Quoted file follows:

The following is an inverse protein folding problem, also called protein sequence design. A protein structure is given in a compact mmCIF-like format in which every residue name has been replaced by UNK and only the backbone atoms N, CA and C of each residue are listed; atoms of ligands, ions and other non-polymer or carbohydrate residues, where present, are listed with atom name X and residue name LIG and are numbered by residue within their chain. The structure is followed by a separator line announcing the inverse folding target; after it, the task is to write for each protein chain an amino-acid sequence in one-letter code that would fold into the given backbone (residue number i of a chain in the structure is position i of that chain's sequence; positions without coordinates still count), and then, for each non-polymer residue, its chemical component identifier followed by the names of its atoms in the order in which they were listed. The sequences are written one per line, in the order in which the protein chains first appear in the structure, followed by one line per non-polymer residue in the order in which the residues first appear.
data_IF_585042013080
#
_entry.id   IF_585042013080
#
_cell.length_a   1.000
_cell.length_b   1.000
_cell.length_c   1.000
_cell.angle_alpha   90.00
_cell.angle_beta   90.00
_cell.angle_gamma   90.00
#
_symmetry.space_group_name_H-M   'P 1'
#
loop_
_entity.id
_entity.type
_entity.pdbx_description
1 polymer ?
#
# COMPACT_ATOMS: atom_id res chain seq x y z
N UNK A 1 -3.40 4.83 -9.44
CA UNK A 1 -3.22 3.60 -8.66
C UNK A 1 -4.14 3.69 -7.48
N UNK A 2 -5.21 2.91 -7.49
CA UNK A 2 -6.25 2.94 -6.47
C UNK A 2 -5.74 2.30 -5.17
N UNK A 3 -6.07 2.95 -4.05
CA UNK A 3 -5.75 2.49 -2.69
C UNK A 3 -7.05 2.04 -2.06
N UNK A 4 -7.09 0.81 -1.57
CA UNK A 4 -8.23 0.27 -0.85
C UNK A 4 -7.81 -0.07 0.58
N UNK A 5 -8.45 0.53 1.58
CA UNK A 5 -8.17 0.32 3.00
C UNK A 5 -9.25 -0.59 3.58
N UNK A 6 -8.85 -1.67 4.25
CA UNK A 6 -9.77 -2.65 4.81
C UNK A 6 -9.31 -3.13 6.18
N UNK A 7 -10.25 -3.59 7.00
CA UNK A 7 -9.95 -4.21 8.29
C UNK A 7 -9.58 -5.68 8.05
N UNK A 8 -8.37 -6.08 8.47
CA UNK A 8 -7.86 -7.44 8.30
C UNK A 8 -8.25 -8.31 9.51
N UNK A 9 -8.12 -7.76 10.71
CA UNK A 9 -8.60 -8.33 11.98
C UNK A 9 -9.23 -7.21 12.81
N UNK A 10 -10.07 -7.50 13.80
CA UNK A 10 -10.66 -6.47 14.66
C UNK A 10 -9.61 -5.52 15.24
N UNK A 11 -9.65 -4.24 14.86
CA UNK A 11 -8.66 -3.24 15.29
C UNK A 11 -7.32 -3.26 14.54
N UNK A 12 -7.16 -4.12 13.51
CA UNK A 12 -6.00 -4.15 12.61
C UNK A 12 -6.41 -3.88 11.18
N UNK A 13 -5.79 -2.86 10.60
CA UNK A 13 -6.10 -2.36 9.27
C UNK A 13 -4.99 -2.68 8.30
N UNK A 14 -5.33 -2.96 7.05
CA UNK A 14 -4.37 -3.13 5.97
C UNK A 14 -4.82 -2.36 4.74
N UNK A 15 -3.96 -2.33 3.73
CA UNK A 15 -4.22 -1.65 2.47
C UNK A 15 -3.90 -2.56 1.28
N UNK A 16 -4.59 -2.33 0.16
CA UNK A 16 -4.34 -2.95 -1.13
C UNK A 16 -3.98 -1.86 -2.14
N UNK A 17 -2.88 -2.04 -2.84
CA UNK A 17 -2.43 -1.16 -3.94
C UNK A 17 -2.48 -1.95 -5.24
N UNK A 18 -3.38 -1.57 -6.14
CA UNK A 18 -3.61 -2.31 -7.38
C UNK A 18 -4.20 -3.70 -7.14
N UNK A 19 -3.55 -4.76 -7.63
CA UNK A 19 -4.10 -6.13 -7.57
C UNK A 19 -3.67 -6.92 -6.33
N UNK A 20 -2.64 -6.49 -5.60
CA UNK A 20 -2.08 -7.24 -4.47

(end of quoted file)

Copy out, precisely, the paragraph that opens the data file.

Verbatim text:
The following is an inverse protein folding problem, also called protein sequence design. A protein structure is given in a compact mmCIF-like format in which every residue name has been replaced by UNK and only the backbone atoms N, CA and C of each residue are listed; atoms of ligands, ions and other non-polymer or carbohydrate residues, where present, are listed with atom name X and residue name LIG and are numbered by residue within their chain. The structure is followed by a separator line announcing the inverse folding target; after it, the task is to write for each protein chain an amino-acid sequence in one-letter code that would fold into the given backbone (residue number i of a chain in the structure is position i of that chain's sequence; positions without coordinates still count), and then, for each non-polymer residue, its chemical component identifier followed by the names of its atoms in the order in which they were listed. The sequences are written one per line, in the order in which the protein chains first appear in the structure, followed by one line per non-polymer residue in the order in which the residues first appear.